Woman watching 'Handsomely Dangerous' TV series on screen, holding remote, bowl of popcorn on lap.

Suppose you've been accessing American Netflix from outside the UK. In that case, you will most likely have been using a virtual private network (VPN) to make the Netflix servers mistakenly believe you are accessing from inside the country. It's not the biggest crime anyone committed online, but it's technically a bit dodgy. Hola is one such VPN service and is a popular choice for people outside the U.S. who want to watch American content. It also works the other way around with people outside the U.K. who want to access BBC iPlayer content.

How does Hola work?

Hola is a free VPN service that works like most other VPNs, with one crucial difference. To deliver the service for free, Hola uses your computer's idle bandwidth to serve other users instead of paying for and maintaining its own network of servers. It's a P2P VPN effectively. That's how it can offer the service without charging.

So, when accessing Netflix America, you're being routed through a Hola user's computer in America (probably while they're at work or asleep, owing to the time differences). While you're asleep, Hank from Arkansas is catching up on Eastenders. That way, neither you nor Hank has to pay to use Hola, and you can watch the content you want for free.

Hang on, that sounds fair enough. What's the problem?

The problem is that Hola appears to have been flogging surplus bandwidth (yours and Hank's idle computers) to a third party called Luminati. Unlike Hola, Luminati is more than a tiny bit dodgy. Using your computer (and poor old Hank's) as an exit node, they've been carrying out botnet attacks across the Internet.

What's a botnet attack?

It's a means of raising an army of computers to perform a specific, typically malicious, attack, for example, by forwarding massive amounts of spam or executing a distributed denial of service (DDoS) attack by having millions of computers all attempt to access a website simultaneously, bringing it down and preventing the intended users from accessing it.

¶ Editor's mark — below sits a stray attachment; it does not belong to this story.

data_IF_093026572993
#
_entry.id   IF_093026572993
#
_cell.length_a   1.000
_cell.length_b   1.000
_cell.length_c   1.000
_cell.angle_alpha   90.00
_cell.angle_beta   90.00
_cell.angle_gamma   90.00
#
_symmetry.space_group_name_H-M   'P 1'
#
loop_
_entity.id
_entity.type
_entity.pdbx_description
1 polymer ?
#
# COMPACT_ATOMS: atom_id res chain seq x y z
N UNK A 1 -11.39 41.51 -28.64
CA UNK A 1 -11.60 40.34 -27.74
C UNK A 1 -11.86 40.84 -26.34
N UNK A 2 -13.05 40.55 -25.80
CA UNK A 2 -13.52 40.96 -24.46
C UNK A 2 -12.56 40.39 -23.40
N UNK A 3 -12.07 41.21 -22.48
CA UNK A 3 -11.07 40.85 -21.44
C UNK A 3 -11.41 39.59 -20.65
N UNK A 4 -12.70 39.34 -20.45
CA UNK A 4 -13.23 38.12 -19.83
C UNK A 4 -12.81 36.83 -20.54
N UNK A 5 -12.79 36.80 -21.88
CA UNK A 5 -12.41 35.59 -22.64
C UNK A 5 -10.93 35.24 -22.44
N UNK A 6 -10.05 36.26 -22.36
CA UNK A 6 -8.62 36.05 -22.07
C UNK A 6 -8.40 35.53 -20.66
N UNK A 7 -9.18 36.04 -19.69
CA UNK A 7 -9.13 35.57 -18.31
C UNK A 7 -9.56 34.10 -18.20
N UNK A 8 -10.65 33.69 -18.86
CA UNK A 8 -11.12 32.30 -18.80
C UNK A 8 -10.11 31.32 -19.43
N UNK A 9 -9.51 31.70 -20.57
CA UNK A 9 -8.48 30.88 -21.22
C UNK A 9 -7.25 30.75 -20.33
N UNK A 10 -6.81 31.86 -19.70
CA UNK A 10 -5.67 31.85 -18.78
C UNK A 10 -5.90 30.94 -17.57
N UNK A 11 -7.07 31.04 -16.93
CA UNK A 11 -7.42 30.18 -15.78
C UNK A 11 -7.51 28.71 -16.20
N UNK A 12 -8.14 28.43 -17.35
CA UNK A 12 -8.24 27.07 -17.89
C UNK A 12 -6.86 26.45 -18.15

Oh crap, so now what do I do?

Uninstall Hola. Instructions for this vary according to your browser and operating system, but there's plenty of info online to help you. Google is your friend here.

Even if, as Hola has promised, they never let Luminati access your computer again, your machine remains compromised until you remove Hola. Once used as an exit node, your computer may be hacked or used for spying purposes. Don't take the risk.

I want to carry on watching American Netflix; what are my options?

You can use a server-based VPN network, of which there are many options.

Most providers offer a free tier but do not rely on P2P structures to route traffic. You might be bombarded with adverts, but at least you'll be safe. If you're no longer keen on the free option, you're looking at around £30 a year to use a VPN. If you like sharing your spare bandwidth for good rather than evil, check out BOINIC from Berkley University in America. By signing up for this project, you don't get American Netflix, but you do get to provide spare CPU cycles from your machine to help researchers find cures for diseases, study climate change and generally do good work.